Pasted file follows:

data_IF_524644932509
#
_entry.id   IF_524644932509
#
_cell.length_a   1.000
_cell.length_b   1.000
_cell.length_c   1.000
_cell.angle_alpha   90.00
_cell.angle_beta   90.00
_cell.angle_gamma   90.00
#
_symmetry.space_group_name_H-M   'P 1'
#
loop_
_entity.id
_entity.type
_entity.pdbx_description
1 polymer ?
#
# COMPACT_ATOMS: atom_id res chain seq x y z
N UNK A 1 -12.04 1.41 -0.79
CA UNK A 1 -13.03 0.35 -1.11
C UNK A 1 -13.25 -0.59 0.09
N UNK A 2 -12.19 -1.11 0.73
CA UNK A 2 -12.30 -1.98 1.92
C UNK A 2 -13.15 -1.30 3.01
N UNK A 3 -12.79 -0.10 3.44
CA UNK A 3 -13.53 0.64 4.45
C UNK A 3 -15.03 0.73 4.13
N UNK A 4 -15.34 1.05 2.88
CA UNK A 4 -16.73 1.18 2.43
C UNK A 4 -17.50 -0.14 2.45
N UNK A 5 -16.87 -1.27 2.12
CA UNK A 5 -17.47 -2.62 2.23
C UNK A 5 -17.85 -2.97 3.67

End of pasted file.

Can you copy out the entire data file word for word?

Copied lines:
data_IF_524644932509
#
_entry.id   IF_524644932509
#
_cell.length_a   1.000
_cell.length_b   1.000
_cell.length_c   1.000
_cell.angle_alpha   90.00
_cell.angle_beta   90.00
_cell.angle_gamma   90.00
#
_symmetry.space_group_name_H-M   'P 1'
#
loop_
_entity.id
_entity.type
_entity.pdbx_description
1 polymer ?
#
# COMPACT_ATOMS: atom_id res chain seq x y z
N UNK A 1 -12.04 1.41 -0.79
CA UNK A 1 -13.03 0.35 -1.11
C UNK A 1 -13.25 -0.59 0.09
N UNK A 2 -12.19 -1.11 0.73
CA UNK A 2 -12.30 -1.98 1.92
C UNK A 2 -13.15 -1.30 3.01
N UNK A 3 -12.79 -0.10 3.44
CA UNK A 3 -13.53 0.64 4.45
C UNK A 3 -15.03 0.73 4.13
N UNK A 4 -15.34 1.05 2.88
CA UNK A 4 -16.73 1.18 2.43
C UNK A 4 -17.50 -0.14 2.45
N UNK A 5 -16.87 -1.27 2.12
CA UNK A 5 -17.47 -2.62 2.23
C UNK A 5 -17.85 -2.97 3.67